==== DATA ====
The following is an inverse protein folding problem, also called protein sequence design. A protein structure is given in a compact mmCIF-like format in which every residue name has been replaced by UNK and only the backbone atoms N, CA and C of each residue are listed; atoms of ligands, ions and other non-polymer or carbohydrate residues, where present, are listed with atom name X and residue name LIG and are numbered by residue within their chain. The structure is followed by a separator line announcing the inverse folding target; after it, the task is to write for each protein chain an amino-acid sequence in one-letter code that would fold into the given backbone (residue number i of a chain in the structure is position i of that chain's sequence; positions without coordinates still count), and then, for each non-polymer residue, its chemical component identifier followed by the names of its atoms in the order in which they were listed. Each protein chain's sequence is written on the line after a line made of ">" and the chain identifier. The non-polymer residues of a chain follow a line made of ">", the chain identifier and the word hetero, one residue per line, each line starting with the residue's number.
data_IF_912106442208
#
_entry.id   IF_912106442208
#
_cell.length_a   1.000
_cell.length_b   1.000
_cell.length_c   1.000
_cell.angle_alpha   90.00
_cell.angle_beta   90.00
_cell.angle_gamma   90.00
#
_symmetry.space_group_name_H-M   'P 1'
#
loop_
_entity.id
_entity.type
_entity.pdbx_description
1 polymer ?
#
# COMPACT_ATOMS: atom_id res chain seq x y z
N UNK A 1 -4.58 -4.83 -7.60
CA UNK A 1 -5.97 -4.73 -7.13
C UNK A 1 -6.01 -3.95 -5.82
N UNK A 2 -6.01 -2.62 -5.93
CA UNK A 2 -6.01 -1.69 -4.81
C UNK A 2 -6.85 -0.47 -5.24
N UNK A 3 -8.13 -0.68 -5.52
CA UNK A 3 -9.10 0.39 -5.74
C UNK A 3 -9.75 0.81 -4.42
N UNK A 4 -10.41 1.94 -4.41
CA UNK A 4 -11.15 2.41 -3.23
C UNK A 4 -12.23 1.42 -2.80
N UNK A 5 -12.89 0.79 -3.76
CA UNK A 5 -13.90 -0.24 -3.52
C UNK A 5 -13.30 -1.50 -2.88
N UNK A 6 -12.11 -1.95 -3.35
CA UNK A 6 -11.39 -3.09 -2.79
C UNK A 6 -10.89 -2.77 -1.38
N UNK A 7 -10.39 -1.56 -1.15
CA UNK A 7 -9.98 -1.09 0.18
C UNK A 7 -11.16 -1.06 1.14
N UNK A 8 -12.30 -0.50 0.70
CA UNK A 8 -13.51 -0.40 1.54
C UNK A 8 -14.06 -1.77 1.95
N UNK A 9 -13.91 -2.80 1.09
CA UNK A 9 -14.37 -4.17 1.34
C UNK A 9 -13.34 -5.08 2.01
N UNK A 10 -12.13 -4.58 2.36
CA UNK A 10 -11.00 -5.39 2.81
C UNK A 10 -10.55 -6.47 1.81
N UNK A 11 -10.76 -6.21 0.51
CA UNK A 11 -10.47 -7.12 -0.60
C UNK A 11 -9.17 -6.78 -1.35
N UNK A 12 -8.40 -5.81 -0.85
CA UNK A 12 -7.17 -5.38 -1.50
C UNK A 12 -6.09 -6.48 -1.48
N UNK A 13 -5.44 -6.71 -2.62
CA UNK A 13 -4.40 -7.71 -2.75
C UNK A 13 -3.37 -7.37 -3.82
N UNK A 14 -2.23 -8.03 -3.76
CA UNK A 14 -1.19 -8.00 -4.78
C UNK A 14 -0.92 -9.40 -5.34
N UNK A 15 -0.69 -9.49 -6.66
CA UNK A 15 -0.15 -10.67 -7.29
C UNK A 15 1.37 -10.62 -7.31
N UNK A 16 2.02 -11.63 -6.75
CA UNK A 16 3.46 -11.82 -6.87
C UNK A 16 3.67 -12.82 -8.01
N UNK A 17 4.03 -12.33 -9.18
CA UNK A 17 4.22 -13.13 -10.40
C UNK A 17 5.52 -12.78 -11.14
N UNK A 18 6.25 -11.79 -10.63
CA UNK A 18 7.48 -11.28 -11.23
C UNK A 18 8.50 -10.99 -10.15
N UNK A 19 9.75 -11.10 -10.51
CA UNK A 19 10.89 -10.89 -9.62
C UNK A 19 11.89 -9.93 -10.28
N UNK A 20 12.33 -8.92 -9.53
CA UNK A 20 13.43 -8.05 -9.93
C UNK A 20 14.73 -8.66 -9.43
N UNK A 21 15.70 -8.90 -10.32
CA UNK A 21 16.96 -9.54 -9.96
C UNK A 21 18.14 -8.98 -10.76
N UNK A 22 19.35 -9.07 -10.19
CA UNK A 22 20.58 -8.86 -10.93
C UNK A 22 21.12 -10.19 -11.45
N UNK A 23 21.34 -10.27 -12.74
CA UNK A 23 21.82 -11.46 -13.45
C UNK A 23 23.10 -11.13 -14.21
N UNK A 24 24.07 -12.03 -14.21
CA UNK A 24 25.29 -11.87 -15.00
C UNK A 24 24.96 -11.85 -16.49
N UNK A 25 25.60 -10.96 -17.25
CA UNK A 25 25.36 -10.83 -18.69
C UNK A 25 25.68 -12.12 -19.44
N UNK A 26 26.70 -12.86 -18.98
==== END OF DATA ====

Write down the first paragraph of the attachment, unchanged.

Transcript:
The following is an inverse protein folding problem, also called protein sequence design. A protein structure is given in a compact mmCIF-like format in which every residue name has been replaced by UNK and only the backbone atoms N, CA and C of each residue are listed; atoms of ligands, ions and other non-polymer or carbohydrate residues, where present, are listed with atom name X and residue name LIG and are numbered by residue within their chain. The structure is followed by a separator line announcing the inverse folding target; after it, the task is to write for each protein chain an amino-acid sequence in one-letter code that would fold into the given backbone (residue number i of a chain in the structure is position i of that chain's sequence; positions without coordinates still count), and then, for each non-polymer residue, its chemical component identifier followed by the names of its atoms in the order in which they were listed. Each protein chain's sequence is written on the line after a line made of ">" and the chain identifier. The non-polymer residues of a chain follow a line made of ">", the chain identifier and the word hetero, one residue per line, each line starting with the residue's number.